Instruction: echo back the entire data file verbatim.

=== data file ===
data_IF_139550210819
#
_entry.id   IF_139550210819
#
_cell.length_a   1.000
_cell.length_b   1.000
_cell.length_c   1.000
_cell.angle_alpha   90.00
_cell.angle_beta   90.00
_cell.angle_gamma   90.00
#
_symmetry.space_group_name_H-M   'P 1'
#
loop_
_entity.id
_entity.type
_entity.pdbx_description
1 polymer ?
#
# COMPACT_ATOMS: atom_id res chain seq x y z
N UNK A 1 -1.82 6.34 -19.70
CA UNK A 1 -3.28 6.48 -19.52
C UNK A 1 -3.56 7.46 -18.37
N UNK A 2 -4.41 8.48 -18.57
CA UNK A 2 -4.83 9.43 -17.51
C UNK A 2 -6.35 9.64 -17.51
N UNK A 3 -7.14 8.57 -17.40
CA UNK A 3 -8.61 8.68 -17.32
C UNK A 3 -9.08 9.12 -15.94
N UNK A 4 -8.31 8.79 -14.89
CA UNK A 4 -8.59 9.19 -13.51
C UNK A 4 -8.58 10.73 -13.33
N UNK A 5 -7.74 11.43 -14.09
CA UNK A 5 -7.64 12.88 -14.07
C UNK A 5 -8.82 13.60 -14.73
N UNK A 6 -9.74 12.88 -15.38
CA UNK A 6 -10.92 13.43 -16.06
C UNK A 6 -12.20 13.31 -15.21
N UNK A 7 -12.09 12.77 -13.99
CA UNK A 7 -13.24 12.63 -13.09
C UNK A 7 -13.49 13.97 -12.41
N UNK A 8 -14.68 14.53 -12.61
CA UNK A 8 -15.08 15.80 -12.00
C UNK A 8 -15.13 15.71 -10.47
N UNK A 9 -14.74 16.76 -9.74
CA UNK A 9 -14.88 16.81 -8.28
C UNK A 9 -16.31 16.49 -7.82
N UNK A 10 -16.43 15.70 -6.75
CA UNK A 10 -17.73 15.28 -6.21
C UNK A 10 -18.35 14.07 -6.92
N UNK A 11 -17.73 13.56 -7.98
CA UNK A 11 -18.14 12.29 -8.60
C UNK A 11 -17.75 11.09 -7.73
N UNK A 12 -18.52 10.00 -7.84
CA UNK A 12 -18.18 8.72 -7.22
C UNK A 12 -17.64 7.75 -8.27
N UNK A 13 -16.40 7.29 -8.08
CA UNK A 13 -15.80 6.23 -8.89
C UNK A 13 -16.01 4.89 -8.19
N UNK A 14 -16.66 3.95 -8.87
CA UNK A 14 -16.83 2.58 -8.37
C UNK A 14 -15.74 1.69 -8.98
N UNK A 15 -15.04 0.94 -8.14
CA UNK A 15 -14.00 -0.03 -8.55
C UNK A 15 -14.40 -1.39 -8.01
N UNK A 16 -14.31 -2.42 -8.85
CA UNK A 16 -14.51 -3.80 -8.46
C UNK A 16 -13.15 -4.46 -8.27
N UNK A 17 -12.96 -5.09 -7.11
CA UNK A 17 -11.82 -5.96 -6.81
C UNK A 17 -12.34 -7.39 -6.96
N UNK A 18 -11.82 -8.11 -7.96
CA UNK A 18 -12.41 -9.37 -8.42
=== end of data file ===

data_IF_139550210819
#
_entry.id   IF_139550210819
#
_cell.length_a   1.000
_cell.length_b   1.000
_cell.length_c   1.000
_cell.angle_alpha   90.00
_cell.angle_beta   90.00
_cell.angle_gamma   90.00
#
_symmetry.space_group_name_H-M   'P 1'
#
loop_
_entity.id
_entity.type
_entity.pdbx_description
1 polymer ?
#
# COMPACT_ATOMS: atom_id res chain seq x y z
N UNK A 1 -1.82 6.34 -19.70
CA UNK A 1 -3.28 6.48 -19.52
C UNK A 1 -3.56 7.46 -18.37
N UNK A 2 -4.41 8.48 -18.57
CA UNK A 2 -4.83 9.43 -17.51
C UNK A 2 -6.35 9.64 -17.51
N UNK A 3 -7.14 8.57 -17.40
CA UNK A 3 -8.61 8.68 -17.32
C UNK A 3 -9.08 9.12 -15.94
N UNK A 4 -8.31 8.79 -14.89
CA UNK A 4 -8.59 9.19 -13.51
C UNK A 4 -8.58 10.73 -13.33
N UNK A 5 -7.74 11.43 -14.09
CA UNK A 5 -7.64 12.88 -14.07
C UNK A 5 -8.82 13.60 -14.73
N UNK A 6 -9.74 12.88 -15.38
CA UNK A 6 -10.92 13.43 -16.06
C UNK A 6 -12.20 13.31 -15.21
N UNK A 7 -12.09 12.77 -13.99
CA UNK A 7 -13.24 12.63 -13.09
C UNK A 7 -13.49 13.97 -12.41
N UNK A 8 -14.68 14.53 -12.61
CA UNK A 8 -15.08 15.80 -12.00
C UNK A 8 -15.13 15.71 -10.47
N UNK A 9 -14.74 16.76 -9.74
CA UNK A 9 -14.88 16.81 -8.28
C UNK A 9 -16.31 16.49 -7.82
N UNK A 10 -16.43 15.70 -6.75
CA UNK A 10 -17.73 15.28 -6.21
C UNK A 10 -18.35 14.07 -6.92
N UNK A 11 -17.73 13.56 -7.98
CA UNK A 11 -18.14 12.29 -8.60
C UNK A 11 -17.75 11.09 -7.73
N UNK A 12 -18.52 10.00 -7.84
CA UNK A 12 -18.18 8.72 -7.22
C UNK A 12 -17.64 7.75 -8.27
N UNK A 13 -16.40 7.29 -8.08
CA UNK A 13 -15.80 6.23 -8.89
C UNK A 13 -16.01 4.89 -8.19
N UNK A 14 -16.66 3.95 -8.87
CA UNK A 14 -16.83 2.58 -8.37
C UNK A 14 -15.74 1.69 -8.98
N UNK A 15 -15.04 0.94 -8.14
CA UNK A 15 -14.00 -0.03 -8.55
C UNK A 15 -14.40 -1.39 -8.01
N UNK A 16 -14.31 -2.42 -8.85
CA UNK A 16 -14.51 -3.80 -8.46
C UNK A 16 -13.15 -4.46 -8.27
N UNK A 17 -12.96 -5.09 -7.11
CA UNK A 17 -11.82 -5.96 -6.81
C UNK A 17 -12.34 -7.39 -6.96
N UNK A 18 -11.82 -8.11 -7.96
CA UNK A 18 -12.41 -9.37 -8.42